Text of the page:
The section from Jolimont to Clifton Hill is also among the slowest in the network with a 55km/h line speed, and stations roughly 500m apart. With this section running at capacity, all services will have to stop all stations, not a nice ride for someone travelling 1hr+ from Hurstbridge.

So in my opinion it’s not the most important project. Doncaster is already well served by a big network of buses, including a whole heap of Smartbuses. It would be great to have a rail line there but I believe there are far better uses of money at this stage.

@Andrew, yeah as I say, it’s the way to go if there’s no viable alternative. In Perth they had to retro-fit rail lines, so down the freeway was pretty much all they could do.

@Cam, driver changeovers are likely to be moved out of FSS, making it “just another stop” (note: this is actually a little controversial), which should bring capacity up to 24 trains per hour, provided stopping patterns are standardised. Currently there’s something like 9 tph from Hurstbridge and 7 tph from South Morang, so theoretically (with some clever timetabling for the Victoria Park/Clifton Hill junctions) you should be able to add an extra to each of those and still give Doncaster 6 tph. Should be enough to run it ahead of building a Metro tunnel connection.

Yes, the area is well served by buses (apart from lack of outbound bus lanes), but these are swamped by people in peak hour, and evidently aren’t good enough to get most people out of their cars. They’re also not really an efficient way to move so many people, requiring a lot of drivers.

@ Cam – it’s worth noting the 1969-era plan (sort of) half fixed this issue with a direct branch from the City Loop and a station called ‘Fitzroy’ (unrelated to the original). It appears to a one-way tunnel operating with the direction of the Loop with the other direction being fed into the Clifton Hill line.

Yes I agree the Clifton Hill line is the all-too-often forgotten component of the Doncaster Line proposal. The combination of stoppers and expresses on this section limit its capacity along with a relatively poor alignment (hence the line speed) – all legacy of the line having been forced through in 1901 to avoid entering the city via the Inner Circle Line.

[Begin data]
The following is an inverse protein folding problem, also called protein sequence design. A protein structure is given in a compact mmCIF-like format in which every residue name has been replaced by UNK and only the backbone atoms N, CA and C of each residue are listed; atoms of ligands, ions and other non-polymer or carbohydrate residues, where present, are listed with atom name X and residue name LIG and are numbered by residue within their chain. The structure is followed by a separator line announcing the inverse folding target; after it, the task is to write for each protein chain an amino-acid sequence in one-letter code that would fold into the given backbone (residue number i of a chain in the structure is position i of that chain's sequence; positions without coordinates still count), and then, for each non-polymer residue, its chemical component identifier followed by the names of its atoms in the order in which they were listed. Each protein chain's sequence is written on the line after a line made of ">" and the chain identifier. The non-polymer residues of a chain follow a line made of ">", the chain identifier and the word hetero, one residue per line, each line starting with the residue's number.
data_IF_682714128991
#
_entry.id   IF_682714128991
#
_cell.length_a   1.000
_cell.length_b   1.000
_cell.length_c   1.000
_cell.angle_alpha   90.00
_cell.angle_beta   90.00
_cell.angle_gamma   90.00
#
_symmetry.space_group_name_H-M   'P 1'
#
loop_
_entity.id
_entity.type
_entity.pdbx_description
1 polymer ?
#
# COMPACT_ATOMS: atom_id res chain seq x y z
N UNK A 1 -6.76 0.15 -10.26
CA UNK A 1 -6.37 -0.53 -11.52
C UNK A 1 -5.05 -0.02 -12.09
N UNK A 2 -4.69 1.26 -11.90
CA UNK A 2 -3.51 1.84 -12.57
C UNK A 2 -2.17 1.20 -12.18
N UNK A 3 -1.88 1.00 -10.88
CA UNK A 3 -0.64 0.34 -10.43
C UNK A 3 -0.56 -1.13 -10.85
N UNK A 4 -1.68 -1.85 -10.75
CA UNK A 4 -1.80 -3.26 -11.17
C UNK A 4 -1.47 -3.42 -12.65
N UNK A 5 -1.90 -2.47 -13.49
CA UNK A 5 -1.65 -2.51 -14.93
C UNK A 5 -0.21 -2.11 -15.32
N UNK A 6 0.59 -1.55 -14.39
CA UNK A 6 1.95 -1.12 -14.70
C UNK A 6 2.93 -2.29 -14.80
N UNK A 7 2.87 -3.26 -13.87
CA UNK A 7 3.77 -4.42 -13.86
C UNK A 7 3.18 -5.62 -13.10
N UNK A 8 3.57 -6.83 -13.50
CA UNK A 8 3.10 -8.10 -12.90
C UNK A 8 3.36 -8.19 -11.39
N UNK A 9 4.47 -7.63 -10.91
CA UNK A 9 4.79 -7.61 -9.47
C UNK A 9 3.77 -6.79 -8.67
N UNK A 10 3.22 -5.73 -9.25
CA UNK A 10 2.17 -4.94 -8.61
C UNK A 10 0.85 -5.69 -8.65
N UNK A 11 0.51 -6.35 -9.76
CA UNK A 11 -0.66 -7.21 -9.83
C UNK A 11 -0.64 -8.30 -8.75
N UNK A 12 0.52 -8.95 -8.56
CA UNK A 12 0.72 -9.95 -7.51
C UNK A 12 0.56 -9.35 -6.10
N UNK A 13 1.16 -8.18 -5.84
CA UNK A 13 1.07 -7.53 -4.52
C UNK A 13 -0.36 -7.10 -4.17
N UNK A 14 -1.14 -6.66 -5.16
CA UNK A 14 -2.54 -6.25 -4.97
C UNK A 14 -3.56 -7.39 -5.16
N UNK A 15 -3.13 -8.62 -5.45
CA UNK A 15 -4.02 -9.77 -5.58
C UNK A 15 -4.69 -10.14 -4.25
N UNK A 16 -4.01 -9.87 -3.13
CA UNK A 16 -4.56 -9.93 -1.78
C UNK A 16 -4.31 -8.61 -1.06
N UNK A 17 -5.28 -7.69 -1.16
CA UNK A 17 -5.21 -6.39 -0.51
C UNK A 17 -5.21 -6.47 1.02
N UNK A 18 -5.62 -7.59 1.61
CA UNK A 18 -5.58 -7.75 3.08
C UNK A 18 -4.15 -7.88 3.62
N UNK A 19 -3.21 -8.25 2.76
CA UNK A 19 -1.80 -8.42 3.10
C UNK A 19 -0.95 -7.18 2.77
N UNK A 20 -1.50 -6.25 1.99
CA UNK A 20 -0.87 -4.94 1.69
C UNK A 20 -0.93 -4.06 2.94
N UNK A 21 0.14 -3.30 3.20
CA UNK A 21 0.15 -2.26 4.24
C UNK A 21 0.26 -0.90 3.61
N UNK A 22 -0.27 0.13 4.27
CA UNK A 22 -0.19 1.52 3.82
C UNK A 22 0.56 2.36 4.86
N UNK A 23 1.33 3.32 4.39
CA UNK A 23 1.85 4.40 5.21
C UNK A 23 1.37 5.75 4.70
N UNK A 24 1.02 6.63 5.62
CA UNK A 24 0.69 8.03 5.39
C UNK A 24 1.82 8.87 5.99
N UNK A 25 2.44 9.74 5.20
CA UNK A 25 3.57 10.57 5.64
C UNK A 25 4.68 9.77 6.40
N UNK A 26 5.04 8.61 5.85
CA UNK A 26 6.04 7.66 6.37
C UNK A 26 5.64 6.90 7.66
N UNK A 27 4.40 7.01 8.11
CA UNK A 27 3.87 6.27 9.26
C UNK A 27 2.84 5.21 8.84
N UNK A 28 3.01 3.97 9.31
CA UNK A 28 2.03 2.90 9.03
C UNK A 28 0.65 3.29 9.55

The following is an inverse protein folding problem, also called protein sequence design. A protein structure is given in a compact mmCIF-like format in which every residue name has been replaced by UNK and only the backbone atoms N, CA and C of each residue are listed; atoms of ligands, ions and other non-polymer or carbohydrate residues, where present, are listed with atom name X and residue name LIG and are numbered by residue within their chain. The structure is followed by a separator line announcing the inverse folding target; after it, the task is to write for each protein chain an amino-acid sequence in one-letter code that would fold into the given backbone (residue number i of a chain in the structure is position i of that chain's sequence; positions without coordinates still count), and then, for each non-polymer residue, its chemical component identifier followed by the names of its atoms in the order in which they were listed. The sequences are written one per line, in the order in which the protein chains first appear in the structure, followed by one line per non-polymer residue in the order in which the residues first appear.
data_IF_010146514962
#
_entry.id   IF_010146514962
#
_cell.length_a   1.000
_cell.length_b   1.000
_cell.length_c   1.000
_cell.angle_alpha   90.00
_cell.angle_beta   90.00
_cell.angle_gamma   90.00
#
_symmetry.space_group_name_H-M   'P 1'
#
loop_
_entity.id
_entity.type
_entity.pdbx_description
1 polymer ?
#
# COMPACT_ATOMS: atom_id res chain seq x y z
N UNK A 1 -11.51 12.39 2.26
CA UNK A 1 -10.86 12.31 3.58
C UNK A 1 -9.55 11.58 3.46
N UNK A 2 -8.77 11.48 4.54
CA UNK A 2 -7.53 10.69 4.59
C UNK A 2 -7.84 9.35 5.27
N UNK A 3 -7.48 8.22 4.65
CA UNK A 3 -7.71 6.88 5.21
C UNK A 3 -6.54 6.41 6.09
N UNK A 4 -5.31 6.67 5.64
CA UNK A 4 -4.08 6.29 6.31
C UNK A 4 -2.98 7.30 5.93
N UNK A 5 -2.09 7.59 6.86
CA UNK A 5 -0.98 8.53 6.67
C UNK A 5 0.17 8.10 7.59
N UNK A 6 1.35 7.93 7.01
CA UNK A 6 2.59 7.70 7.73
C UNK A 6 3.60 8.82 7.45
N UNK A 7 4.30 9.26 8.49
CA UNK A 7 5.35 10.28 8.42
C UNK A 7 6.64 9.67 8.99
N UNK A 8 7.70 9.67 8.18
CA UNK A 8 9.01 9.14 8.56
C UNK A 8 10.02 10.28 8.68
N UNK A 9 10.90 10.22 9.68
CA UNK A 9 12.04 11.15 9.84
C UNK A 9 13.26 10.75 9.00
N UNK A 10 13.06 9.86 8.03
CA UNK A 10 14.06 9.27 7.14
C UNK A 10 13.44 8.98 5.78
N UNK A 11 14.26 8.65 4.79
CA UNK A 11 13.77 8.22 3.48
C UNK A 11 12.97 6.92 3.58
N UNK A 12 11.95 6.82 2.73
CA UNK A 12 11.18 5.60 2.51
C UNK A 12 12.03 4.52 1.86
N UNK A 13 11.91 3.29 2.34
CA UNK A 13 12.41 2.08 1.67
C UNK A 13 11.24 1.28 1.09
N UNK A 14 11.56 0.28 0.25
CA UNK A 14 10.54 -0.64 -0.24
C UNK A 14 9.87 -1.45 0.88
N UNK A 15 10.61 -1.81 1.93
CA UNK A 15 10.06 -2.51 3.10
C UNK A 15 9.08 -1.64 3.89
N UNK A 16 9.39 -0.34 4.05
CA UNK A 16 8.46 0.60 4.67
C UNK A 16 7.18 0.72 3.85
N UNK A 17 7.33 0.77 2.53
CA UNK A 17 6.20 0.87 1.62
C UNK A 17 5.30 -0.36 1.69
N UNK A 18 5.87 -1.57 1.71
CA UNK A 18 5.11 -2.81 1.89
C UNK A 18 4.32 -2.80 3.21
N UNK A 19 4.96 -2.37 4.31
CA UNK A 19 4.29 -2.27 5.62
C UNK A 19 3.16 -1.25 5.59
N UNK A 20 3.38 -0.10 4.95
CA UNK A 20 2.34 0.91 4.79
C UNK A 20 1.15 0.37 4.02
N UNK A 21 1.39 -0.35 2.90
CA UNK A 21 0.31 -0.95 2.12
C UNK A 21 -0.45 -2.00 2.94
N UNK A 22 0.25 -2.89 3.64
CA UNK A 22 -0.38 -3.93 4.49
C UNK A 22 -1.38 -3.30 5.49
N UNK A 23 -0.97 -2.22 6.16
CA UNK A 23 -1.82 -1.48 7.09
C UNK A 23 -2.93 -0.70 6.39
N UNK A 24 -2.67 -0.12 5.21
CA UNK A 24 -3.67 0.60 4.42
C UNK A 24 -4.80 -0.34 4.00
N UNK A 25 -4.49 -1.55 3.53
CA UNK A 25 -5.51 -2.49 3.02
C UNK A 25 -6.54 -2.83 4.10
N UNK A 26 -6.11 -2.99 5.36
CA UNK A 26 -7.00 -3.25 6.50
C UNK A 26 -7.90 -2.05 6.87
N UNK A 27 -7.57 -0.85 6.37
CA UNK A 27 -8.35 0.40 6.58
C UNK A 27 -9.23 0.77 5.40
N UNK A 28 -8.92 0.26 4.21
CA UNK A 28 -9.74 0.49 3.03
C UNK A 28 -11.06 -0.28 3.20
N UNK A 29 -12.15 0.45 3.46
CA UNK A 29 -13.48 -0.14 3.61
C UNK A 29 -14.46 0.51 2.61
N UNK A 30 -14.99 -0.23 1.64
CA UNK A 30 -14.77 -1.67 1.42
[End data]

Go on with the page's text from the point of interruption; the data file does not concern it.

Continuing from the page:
I still think it is a bit irresponsible to run a new rail line at basically full capacity. South Morang added nearly double the population of Doncaster in the space of 5 years. An extra train service at peak adds extra capacity for only 800, when those new estates open up adding tens of thousands of extra people – there won’t be capacity for them, and these new estates won’t have viable transport into the city. Is this a trade-off for an established area with the best buses in the city to have a train that goes along basically the same route with only a very minor speed increase?

I think the way Perth did new Metrorail was more or less a consequence of the type of railway they wanted to build.

They went with stop spacings of 4km or so, so from the start it was never going to be about the walk up catchement.

A more traditional railway, with stop spacings of 1km or so is good for walk up, but it comes at the expense of speed.

Personally, the most idea approach would be to deviate the line off the allignment at key centers, which is what they did at Joondalup.

@cam, take a leaf from VicRoads book.

Max Lay in one of his books was quite explicit about the then CRB strategy to build freeways. They would build anything they could – it didn’t matter where it was, or that it that the freeway petered out in the middle of nowhere dumping the traffic on ordinary streets. The resulting congestion simply generated political pressure to fix the problem by building the next link. Looking at the freeway network in Melbourne today, I would have to say it’s an extremely effective way of getting to your objective.

Translated to public transport, South Morang is the right way to go. Build what you can. It’s an immense success, already operating at nearly full capacity. That will build the case for extension outwards, and (eventually) to improve the capacity on the inner section. The RFR is the same – start with a simple double track line for country trains. It won’t be long (given the population increase) before there are demands for a suburban service. Doncaster would be similar. Build the section along the freeway – it’s relatively cheap. The resulting capacity problems would build pressure to extend it outwards and inwards through a tunnel. A ‘benefit’ you could sell would be to free up the bus lanes to add more car capacity for those that must drive (RACV on side?).

The thinking that any public transport solution must be the perfect solution, solving all problems, simply means that it’s hard to get anything built because of the cost.

The premise for the Joondalup and Mandurah lines is that they were designed to serve the suburbs . In that respect, in peak hours, they take off the highways 8 lanes of traffic and become an essential service to get workers to the city centre. So the railway serves this demand very well.
For off peak, the key of rail travel is reliability so as long as the trains stick to the timetable and the passengers plan to the time table it would minimise any delays. Once in the train you know you would arrive in X minutes and dont have to worry about parking. If there is a demand then the frequency should increase so you wont have to wait so long.
The other advantage of having a railway down the highway is that while a large majority want a rail station in their suburb no one wants a rail track beside their residence. having it in a freeway would reduce the impact noise and vibration would have on residential areas.
The whole system was designed like spokes in a wheel with Perth in the middle. Density is the key to TODs. For better or worst, many cities in Australia dont have the density to support a TOD. In many planning schemes TODs have been proposed to increase units and reduce parking by developers with the likely intention of maximizing profit.